Council guns down ban on predator hunts



In 1998, an Arizona contest called "Predator Hunt Extreme" offered $10,000 to the person who killed the most coyotes, bobcats, foxes and mountain lions. Public outcry against the event and multiple petitions from both hunters and wildlife advocates convinced the state Game and Fish Commission to propose a ban on such killing contests. But this September, the Governor's Regulatory Review Council ruled that the state agency doesn't have the authority to end the contests because they're not within its jurisdiction.

"What do these contests have to do with hunting or wildlife?" asks Review Council staff administrator Jeanne Hann. Apparently, the council does not consider predators to be wildlife, and since it must approve all state agency rules before they become law, the contests will continue.

Game and Fish Commissioner Michael Golightly, however, says under state law, Title 17 gives the agency control over all wildlife, and predators are wildlife. Golightly says he can only guess what the council's objection might be: "They gave a million reasons," he says. This was the agency's second unsuccessful attempt to ban the predator hunts.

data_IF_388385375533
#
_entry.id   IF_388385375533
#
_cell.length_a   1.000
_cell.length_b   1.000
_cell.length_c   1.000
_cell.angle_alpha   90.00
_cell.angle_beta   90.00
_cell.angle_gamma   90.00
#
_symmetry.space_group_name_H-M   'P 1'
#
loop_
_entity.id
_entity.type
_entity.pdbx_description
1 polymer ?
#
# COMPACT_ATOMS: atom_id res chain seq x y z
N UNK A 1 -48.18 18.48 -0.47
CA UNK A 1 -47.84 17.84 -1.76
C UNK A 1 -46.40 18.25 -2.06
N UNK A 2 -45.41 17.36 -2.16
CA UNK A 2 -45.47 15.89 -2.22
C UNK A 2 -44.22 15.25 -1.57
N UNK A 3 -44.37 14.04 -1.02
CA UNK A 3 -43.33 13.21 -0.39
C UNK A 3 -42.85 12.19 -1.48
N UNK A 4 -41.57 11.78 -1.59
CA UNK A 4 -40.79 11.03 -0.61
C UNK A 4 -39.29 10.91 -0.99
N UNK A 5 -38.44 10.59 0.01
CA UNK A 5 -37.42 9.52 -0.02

Nancy Zierenberg of Wildlife Damage Review, a nonprofit group that lobbies against predator control, agrees that Game and Fish is the appropriate agency to institute the ban. She says strong ties exist between Republican Governor Jane Dee Hull's Review Council and "a small vociferous minority" in the ranching community, adding that the council "did not want to set the precedent that the public has the right to influence wildlife issues."

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